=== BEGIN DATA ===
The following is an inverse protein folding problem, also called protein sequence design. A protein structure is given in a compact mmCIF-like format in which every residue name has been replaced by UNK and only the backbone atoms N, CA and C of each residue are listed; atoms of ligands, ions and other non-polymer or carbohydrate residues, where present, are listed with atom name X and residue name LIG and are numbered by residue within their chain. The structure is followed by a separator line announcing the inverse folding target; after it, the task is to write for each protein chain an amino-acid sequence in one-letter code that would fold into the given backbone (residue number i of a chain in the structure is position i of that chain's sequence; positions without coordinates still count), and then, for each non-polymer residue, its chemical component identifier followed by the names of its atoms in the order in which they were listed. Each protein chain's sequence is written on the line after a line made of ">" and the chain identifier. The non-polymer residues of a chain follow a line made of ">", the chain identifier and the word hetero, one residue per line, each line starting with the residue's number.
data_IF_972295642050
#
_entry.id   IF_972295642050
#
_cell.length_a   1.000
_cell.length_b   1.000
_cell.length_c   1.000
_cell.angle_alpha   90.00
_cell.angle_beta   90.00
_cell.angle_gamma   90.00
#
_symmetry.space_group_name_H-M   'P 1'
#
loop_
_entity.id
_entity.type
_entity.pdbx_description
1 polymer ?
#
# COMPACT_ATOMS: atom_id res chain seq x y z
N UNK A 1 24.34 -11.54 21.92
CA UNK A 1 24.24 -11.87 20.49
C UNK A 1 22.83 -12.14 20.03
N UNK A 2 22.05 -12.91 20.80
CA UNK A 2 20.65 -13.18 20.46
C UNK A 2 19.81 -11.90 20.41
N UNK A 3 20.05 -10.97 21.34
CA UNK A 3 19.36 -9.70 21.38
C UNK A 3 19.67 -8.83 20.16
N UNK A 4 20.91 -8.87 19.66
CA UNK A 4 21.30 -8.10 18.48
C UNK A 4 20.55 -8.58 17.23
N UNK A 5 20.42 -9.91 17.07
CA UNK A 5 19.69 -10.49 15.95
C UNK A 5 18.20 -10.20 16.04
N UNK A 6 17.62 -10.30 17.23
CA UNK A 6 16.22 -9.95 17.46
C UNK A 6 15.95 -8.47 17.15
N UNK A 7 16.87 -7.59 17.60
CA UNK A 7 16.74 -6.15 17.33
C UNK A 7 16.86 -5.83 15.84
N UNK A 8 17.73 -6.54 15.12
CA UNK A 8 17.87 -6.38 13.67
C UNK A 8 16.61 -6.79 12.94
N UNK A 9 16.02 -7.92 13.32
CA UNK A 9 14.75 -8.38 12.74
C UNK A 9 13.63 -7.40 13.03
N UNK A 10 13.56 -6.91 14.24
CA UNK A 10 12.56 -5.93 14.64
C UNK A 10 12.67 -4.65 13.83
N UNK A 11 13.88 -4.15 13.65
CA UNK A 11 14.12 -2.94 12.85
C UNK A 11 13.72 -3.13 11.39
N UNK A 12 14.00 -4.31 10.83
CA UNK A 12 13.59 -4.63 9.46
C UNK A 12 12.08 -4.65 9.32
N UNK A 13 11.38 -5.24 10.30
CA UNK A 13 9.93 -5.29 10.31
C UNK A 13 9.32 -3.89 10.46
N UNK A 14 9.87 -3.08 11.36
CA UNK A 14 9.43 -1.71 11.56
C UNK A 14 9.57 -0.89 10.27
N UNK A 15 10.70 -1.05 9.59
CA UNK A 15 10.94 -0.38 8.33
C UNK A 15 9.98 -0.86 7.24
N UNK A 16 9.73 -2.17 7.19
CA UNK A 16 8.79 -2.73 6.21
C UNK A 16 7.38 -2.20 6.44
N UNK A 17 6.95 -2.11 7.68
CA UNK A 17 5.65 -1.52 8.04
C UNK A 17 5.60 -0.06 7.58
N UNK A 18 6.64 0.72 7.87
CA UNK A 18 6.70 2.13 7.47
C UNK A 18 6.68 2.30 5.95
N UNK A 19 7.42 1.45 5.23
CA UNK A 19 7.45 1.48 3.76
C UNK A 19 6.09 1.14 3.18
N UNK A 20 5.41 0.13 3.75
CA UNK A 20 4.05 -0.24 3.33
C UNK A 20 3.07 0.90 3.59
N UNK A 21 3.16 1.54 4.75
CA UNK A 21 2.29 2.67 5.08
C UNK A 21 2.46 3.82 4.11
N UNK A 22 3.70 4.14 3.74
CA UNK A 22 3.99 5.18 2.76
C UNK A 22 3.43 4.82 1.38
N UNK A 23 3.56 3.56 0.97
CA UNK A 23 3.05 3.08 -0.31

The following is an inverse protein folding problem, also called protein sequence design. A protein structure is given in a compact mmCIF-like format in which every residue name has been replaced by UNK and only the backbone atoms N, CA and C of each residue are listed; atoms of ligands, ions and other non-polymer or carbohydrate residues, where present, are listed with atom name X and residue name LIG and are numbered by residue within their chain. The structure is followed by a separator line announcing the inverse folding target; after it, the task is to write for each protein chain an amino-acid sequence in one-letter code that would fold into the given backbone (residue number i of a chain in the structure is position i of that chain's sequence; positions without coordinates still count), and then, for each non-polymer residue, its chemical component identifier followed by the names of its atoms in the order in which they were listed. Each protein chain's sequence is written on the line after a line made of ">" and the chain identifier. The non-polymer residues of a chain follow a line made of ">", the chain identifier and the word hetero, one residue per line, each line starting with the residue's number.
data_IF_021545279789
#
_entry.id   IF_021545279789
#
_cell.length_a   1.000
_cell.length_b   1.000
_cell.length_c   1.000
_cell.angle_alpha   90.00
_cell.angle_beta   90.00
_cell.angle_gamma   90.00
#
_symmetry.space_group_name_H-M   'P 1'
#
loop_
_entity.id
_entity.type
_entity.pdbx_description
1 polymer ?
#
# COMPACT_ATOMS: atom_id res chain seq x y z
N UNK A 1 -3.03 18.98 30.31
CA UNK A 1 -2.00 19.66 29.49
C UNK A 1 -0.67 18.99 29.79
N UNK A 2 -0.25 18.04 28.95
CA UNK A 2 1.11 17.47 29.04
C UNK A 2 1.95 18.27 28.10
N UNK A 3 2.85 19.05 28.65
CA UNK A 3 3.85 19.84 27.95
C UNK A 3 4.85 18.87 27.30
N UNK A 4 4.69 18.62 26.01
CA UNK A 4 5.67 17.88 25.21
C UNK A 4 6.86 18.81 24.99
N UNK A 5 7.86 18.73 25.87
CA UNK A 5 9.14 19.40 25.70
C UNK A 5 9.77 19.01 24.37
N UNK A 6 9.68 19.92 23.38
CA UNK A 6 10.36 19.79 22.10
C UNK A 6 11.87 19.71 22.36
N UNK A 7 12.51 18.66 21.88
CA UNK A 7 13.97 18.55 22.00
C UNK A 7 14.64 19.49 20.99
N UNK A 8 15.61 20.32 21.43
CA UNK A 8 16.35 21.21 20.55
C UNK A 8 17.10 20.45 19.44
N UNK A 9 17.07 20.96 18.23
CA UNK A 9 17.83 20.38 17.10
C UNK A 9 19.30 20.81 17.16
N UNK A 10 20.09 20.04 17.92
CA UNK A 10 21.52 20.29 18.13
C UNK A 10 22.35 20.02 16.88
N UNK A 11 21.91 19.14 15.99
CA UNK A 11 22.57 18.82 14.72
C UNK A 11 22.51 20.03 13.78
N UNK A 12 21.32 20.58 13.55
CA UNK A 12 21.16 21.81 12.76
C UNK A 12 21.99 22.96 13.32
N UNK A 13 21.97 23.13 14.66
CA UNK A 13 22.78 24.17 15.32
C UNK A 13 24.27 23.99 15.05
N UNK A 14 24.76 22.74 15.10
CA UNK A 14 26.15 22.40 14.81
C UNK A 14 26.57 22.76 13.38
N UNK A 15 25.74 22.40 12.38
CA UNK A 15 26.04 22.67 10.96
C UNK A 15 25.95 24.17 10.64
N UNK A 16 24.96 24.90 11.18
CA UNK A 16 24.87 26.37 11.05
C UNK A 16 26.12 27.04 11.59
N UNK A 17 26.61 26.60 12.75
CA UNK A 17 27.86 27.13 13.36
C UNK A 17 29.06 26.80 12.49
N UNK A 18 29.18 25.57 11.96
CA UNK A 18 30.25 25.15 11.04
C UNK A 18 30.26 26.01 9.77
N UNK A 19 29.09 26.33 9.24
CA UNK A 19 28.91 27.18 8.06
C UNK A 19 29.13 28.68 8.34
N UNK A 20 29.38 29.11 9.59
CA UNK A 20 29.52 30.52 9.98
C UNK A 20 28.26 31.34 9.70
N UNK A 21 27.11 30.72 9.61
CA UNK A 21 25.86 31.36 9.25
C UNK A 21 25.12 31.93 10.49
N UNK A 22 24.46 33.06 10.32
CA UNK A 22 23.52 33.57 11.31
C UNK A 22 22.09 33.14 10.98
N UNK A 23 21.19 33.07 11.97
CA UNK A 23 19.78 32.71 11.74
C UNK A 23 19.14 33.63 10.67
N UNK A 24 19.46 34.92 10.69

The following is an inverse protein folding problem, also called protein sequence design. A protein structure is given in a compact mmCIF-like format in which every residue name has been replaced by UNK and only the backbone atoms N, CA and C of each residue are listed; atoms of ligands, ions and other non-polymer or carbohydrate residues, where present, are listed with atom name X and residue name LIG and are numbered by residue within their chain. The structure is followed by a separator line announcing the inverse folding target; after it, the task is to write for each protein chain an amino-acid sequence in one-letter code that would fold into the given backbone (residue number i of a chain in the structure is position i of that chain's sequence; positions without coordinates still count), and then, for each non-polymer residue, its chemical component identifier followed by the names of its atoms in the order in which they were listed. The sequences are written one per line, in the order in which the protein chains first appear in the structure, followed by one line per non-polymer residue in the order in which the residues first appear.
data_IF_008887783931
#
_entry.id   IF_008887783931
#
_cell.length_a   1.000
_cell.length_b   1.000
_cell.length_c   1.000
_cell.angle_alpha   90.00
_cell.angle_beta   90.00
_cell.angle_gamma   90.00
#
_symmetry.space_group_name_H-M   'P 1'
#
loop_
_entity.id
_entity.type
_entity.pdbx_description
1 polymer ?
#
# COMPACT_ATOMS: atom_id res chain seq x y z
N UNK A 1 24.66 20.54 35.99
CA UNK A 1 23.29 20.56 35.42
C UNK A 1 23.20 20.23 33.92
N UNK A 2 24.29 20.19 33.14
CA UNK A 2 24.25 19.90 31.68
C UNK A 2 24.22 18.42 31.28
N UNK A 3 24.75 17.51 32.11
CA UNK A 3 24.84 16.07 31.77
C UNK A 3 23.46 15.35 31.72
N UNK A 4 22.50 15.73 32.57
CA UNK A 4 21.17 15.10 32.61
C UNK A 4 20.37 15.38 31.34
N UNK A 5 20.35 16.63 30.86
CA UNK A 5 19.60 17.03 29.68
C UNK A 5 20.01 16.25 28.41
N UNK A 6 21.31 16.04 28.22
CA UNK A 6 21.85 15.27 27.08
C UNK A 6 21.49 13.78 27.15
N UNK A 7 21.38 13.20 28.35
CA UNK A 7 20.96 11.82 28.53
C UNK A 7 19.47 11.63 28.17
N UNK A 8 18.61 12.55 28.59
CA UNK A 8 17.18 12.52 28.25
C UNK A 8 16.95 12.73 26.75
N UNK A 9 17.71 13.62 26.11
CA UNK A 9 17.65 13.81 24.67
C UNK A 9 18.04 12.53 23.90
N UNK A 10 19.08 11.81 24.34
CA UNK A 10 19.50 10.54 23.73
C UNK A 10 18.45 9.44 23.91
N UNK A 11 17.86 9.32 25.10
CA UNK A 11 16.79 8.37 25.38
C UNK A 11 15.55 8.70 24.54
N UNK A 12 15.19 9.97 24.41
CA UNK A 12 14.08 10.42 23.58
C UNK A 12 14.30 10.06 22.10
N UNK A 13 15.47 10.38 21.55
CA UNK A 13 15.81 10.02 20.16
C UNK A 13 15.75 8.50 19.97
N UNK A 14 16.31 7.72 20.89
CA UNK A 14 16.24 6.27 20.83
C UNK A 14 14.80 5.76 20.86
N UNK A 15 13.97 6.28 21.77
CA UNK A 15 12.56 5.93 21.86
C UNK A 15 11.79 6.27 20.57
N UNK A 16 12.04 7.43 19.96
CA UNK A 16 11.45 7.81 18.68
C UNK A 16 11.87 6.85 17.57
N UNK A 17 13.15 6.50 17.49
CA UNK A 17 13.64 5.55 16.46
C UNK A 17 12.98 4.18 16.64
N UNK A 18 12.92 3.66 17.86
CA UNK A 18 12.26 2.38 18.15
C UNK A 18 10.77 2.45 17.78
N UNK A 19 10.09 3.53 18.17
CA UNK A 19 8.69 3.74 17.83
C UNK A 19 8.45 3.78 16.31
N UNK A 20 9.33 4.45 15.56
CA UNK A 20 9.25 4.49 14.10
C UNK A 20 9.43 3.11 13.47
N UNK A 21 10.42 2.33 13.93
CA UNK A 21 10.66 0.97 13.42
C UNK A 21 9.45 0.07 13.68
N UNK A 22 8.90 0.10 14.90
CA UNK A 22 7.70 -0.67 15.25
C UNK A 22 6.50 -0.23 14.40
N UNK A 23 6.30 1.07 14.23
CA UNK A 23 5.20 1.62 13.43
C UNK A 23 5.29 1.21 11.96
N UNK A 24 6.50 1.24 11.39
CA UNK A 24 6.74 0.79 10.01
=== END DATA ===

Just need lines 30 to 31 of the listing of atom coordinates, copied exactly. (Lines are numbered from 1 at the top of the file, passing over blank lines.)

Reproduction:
C UNK A 3 19.67 -8.83 20.16
N UNK A 4 20.91 -8.87 19.66